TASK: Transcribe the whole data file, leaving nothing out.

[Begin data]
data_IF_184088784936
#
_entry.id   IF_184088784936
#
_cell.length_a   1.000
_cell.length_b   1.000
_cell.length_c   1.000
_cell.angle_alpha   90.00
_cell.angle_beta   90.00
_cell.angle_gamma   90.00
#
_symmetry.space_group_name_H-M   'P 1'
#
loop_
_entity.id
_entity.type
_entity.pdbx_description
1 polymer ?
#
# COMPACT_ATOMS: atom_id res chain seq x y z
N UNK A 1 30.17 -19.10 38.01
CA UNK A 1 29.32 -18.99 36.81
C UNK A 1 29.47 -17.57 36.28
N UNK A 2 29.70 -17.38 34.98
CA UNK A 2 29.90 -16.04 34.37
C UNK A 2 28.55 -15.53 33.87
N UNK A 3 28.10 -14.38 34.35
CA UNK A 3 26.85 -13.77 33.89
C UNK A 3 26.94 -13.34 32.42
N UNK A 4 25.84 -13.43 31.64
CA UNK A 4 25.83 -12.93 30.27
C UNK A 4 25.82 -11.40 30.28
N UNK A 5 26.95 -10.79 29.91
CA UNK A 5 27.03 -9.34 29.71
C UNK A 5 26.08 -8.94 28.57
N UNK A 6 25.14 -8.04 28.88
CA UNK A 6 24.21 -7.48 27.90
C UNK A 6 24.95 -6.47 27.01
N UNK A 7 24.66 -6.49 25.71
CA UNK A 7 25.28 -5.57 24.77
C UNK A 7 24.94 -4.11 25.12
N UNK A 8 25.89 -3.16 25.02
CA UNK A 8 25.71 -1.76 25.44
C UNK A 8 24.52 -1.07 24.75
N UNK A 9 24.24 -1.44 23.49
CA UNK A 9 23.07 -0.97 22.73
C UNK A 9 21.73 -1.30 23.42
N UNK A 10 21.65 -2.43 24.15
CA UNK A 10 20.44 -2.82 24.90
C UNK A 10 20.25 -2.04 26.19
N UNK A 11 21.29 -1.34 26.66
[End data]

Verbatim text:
data_IF_184088784936
#
_entry.id   IF_184088784936
#
_cell.length_a   1.000
_cell.length_b   1.000
_cell.length_c   1.000
_cell.angle_alpha   90.00
_cell.angle_beta   90.00
_cell.angle_gamma   90.00
#
_symmetry.space_group_name_H-M   'P 1'
#
loop_
_entity.id
_entity.type
_entity.pdbx_description
1 polymer ?
#
# COMPACT_ATOMS: atom_id res chain seq x y z
N UNK A 1 30.17 -19.10 38.01
CA UNK A 1 29.32 -18.99 36.81
C UNK A 1 29.47 -17.57 36.28
N UNK A 2 29.70 -17.38 34.98
CA UNK A 2 29.90 -16.04 34.37
C UNK A 2 28.55 -15.53 33.87
N UNK A 3 28.10 -14.38 34.35
CA UNK A 3 26.85 -13.77 33.89
C UNK A 3 26.94 -13.34 32.42
N UNK A 4 25.84 -13.43 31.64
CA UNK A 4 25.83 -12.93 30.27
C UNK A 4 25.82 -11.40 30.28
N UNK A 5 26.95 -10.79 29.91
CA UNK A 5 27.03 -9.34 29.71
C UNK A 5 26.08 -8.94 28.57
N UNK A 6 25.14 -8.04 28.88
CA UNK A 6 24.21 -7.48 27.90
C UNK A 6 24.95 -6.47 27.01
N UNK A 7 24.66 -6.49 25.71
CA UNK A 7 25.28 -5.57 24.77
C UNK A 7 24.94 -4.11 25.12
N UNK A 8 25.89 -3.16 25.02
CA UNK A 8 25.71 -1.76 25.44
C UNK A 8 24.52 -1.07 24.75
N UNK A 9 24.24 -1.44 23.49
CA UNK A 9 23.07 -0.97 22.73
C UNK A 9 21.73 -1.30 23.42
N UNK A 10 21.65 -2.43 24.15
CA UNK A 10 20.44 -2.82 24.90
C UNK A 10 20.25 -2.04 26.19
N UNK A 11 21.29 -1.34 26.66